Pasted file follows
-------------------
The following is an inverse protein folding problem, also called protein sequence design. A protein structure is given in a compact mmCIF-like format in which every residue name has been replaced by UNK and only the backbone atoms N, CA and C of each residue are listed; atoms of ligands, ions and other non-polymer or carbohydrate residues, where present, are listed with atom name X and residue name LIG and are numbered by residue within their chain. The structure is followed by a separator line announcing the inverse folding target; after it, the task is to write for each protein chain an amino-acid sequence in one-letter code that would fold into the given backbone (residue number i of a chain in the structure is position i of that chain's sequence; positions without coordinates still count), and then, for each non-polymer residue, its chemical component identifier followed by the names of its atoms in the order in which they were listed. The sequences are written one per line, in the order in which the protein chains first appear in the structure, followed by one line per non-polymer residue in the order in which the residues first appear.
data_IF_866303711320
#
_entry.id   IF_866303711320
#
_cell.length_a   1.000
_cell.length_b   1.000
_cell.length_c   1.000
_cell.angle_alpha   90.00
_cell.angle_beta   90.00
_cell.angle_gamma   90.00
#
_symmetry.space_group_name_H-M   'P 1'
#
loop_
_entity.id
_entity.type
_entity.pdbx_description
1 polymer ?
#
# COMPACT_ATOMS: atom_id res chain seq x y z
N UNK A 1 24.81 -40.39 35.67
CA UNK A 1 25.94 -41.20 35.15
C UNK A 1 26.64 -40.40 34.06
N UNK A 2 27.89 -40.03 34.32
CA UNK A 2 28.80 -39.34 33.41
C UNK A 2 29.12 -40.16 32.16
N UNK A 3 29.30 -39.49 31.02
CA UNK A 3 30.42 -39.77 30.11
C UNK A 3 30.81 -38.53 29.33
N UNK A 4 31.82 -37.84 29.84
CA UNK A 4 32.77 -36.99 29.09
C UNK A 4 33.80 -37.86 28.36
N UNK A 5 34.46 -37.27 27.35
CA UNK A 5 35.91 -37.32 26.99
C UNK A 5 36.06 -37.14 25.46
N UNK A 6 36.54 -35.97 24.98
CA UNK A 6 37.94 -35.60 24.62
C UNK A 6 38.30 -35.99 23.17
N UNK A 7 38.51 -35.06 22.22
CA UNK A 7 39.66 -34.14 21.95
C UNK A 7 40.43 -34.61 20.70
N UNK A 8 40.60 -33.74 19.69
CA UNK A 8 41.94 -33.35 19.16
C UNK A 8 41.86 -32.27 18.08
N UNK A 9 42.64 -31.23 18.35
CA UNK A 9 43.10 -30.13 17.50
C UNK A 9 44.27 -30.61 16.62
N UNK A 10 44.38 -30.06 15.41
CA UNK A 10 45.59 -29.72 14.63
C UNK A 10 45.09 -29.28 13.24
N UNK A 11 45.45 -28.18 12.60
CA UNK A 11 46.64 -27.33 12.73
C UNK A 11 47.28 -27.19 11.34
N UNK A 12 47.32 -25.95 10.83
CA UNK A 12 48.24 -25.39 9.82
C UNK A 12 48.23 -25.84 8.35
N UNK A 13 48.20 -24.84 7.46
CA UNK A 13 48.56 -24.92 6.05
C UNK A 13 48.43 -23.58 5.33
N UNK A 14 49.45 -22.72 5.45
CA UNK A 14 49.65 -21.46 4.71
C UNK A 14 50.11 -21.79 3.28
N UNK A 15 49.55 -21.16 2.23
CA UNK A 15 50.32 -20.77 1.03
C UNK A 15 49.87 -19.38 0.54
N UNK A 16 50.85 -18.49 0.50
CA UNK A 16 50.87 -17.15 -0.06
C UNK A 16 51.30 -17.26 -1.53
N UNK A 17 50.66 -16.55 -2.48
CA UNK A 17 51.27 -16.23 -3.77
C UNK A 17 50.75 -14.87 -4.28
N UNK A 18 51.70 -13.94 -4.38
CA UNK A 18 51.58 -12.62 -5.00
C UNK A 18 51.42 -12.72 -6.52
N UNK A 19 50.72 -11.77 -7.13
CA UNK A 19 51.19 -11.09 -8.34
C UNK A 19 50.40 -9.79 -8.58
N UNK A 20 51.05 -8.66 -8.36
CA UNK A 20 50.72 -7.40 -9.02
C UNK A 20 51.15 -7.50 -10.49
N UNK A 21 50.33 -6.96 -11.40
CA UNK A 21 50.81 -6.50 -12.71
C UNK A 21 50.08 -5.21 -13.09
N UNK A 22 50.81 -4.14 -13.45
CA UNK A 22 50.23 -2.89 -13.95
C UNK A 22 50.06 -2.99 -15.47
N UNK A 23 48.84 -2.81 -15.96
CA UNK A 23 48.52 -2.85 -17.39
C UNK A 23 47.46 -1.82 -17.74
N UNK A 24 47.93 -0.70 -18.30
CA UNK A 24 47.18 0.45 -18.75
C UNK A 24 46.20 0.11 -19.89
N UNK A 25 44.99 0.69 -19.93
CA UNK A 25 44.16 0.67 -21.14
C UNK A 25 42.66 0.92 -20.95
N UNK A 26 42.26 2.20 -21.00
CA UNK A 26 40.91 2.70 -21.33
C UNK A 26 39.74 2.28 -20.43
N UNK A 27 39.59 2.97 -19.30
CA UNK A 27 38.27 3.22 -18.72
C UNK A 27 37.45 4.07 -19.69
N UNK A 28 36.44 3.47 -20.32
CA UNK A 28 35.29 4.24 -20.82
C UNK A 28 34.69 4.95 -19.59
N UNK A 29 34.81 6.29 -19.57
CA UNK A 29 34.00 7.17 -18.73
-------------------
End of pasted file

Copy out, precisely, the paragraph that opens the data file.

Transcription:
The following is an inverse protein folding problem, also called protein sequence design. A protein structure is given in a compact mmCIF-like format in which every residue name has been replaced by UNK and only the backbone atoms N, CA and C of each residue are listed; atoms of ligands, ions and other non-polymer or carbohydrate residues, where present, are listed with atom name X and residue name LIG and are numbered by residue within their chain. The structure is followed by a separator line announcing the inverse folding target; after it, the task is to write for each protein chain an amino-acid sequence in one-letter code that would fold into the given backbone (residue number i of a chain in the structure is position i of that chain's sequence; positions without coordinates still count), and then, for each non-polymer residue, its chemical component identifier followed by the names of its atoms in the order in which they were listed. The sequences are written one per line, in the order in which the protein chains first appear in the structure, followed by one line per non-polymer residue in the order in which the residues first appear.